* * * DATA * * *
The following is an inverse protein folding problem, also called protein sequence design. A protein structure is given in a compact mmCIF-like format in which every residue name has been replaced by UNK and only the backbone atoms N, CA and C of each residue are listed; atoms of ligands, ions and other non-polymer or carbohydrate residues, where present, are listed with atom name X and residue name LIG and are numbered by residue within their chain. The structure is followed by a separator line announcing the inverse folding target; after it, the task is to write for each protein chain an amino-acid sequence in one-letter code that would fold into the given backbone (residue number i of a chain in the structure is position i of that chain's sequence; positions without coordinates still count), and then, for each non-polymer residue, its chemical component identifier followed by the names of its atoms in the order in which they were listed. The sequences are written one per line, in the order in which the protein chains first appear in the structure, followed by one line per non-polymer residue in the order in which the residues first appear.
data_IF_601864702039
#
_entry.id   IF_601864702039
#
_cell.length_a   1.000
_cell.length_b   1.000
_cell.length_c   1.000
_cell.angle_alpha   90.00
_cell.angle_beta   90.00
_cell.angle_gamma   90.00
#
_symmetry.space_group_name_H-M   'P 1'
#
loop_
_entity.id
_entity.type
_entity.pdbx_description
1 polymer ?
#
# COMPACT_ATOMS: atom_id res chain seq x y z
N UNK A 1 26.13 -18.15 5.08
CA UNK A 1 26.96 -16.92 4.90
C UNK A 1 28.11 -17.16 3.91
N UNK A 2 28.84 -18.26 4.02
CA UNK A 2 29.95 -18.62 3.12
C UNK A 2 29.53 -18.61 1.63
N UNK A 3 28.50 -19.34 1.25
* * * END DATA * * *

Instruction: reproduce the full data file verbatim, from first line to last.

The following is an inverse protein folding problem, also called protein sequence design. A protein structure is given in a compact mmCIF-like format in which every residue name has been replaced by UNK and only the backbone atoms N, CA and C of each residue are listed; atoms of ligands, ions and other non-polymer or carbohydrate residues, where present, are listed with atom name X and residue name LIG and are numbered by residue within their chain. The structure is followed by a separator line announcing the inverse folding target; after it, the task is to write for each protein chain an amino-acid sequence in one-letter code that would fold into the given backbone (residue number i of a chain in the structure is position i of that chain's sequence; positions without coordinates still count), and then, for each non-polymer residue, its chemical component identifier followed by the names of its atoms in the order in which they were listed. The sequences are written one per line, in the order in which the protein chains first appear in the structure, followed by one line per non-polymer residue in the order in which the residues first appear.
data_IF_601864702039
#
_entry.id   IF_601864702039
#
_cell.length_a   1.000
_cell.length_b   1.000
_cell.length_c   1.000
_cell.angle_alpha   90.00
_cell.angle_beta   90.00
_cell.angle_gamma   90.00
#
_symmetry.space_group_name_H-M   'P 1'
#
loop_
_entity.id
_entity.type
_entity.pdbx_description
1 polymer ?
#
# COMPACT_ATOMS: atom_id res chain seq x y z
N UNK A 1 26.13 -18.15 5.08
CA UNK A 1 26.96 -16.92 4.90
C UNK A 1 28.11 -17.16 3.91
N UNK A 2 28.84 -18.26 4.02
CA UNK A 2 29.95 -18.62 3.12
C UNK A 2 29.53 -18.61 1.63
N UNK A 3 28.50 -19.34 1.25